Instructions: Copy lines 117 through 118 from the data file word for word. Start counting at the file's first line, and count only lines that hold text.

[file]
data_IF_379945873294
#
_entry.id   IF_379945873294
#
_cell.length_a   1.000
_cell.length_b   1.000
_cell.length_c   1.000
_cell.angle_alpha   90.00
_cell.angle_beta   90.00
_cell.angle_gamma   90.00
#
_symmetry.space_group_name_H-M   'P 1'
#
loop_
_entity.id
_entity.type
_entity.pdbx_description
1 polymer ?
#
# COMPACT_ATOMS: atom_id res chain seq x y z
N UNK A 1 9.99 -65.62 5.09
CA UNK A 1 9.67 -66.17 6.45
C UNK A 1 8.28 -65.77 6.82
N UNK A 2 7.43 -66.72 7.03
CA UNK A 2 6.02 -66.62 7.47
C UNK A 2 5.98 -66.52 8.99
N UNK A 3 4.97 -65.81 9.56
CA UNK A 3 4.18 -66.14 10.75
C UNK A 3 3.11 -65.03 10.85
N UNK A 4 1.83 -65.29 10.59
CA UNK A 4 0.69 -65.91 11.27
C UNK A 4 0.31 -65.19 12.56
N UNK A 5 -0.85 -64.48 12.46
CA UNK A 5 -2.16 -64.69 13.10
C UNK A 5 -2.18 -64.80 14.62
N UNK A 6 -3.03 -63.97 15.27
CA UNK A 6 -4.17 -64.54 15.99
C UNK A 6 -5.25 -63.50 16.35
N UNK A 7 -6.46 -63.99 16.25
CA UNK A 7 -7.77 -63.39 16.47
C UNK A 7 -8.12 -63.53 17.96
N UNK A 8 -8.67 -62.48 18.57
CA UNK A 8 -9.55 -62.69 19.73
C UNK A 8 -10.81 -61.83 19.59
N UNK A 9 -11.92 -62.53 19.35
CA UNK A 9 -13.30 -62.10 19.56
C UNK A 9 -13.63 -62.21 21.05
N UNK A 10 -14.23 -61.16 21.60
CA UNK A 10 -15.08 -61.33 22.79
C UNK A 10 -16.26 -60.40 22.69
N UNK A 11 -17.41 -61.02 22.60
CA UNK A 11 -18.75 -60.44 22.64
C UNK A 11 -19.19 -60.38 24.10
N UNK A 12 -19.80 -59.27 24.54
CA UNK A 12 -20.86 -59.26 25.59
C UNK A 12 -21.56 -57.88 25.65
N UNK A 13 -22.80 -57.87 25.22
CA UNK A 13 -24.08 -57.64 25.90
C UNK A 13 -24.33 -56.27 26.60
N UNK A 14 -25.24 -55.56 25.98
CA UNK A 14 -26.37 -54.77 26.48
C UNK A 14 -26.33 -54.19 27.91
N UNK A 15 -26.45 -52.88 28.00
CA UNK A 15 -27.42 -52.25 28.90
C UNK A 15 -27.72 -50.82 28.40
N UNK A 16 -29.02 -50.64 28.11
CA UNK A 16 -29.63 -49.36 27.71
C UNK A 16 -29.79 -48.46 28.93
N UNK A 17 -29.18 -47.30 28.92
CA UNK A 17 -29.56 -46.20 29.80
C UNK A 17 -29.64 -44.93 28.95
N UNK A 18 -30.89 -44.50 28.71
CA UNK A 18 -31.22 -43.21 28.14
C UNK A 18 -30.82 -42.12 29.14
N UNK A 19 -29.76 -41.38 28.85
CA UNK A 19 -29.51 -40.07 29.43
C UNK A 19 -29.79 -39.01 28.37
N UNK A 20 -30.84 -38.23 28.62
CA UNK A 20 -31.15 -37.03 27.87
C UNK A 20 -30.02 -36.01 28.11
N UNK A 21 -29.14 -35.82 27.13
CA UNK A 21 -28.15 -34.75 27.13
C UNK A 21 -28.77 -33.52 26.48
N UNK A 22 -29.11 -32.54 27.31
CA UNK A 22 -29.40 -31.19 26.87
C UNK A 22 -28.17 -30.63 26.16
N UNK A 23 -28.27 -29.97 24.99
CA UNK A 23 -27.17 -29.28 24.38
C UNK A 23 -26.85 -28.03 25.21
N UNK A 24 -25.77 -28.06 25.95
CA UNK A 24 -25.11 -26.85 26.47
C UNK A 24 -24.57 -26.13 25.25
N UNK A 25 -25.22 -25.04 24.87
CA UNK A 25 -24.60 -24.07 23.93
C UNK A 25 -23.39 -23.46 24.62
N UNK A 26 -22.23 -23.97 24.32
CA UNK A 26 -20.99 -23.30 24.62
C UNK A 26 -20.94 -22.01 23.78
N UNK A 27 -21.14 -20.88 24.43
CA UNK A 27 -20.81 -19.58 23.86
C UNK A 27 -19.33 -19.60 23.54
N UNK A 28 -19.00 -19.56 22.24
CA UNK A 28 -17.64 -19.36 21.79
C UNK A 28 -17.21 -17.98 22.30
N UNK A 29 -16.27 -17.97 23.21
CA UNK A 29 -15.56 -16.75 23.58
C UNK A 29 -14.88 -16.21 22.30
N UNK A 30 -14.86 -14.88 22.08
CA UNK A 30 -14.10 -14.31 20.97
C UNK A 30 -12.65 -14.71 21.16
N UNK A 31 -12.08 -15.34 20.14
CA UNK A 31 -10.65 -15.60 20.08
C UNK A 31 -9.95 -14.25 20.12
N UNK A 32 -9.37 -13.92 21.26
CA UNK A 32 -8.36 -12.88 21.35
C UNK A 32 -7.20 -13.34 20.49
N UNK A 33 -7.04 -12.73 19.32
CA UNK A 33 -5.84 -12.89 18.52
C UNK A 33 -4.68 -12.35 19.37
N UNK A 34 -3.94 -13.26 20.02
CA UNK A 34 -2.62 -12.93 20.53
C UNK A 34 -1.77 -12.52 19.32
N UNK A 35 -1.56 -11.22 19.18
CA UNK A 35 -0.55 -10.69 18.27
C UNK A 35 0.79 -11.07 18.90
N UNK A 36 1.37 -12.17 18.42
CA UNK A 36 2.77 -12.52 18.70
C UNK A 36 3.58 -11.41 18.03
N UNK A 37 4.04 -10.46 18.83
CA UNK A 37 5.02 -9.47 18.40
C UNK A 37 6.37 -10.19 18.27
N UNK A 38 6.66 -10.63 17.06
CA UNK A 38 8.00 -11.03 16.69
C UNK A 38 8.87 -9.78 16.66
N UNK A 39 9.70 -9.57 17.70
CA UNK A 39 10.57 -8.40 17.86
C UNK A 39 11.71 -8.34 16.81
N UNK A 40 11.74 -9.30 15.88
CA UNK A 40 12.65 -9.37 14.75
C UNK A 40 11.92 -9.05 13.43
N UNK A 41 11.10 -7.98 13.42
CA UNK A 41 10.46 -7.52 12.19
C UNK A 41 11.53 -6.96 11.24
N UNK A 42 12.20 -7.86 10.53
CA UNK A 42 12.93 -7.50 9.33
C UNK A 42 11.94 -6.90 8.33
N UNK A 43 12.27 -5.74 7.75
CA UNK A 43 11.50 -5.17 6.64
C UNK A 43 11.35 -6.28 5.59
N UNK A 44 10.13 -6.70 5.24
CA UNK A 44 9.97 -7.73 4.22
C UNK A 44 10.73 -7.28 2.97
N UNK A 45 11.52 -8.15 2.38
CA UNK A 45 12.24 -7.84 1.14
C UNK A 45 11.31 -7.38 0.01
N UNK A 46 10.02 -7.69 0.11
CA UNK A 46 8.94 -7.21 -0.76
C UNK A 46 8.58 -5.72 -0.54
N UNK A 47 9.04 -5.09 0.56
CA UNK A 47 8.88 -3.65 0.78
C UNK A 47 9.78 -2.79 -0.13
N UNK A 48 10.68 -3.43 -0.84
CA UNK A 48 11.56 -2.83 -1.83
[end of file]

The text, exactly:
N UNK A 33 -7.04 -12.73 19.32
CA UNK A 33 -5.84 -12.89 18.52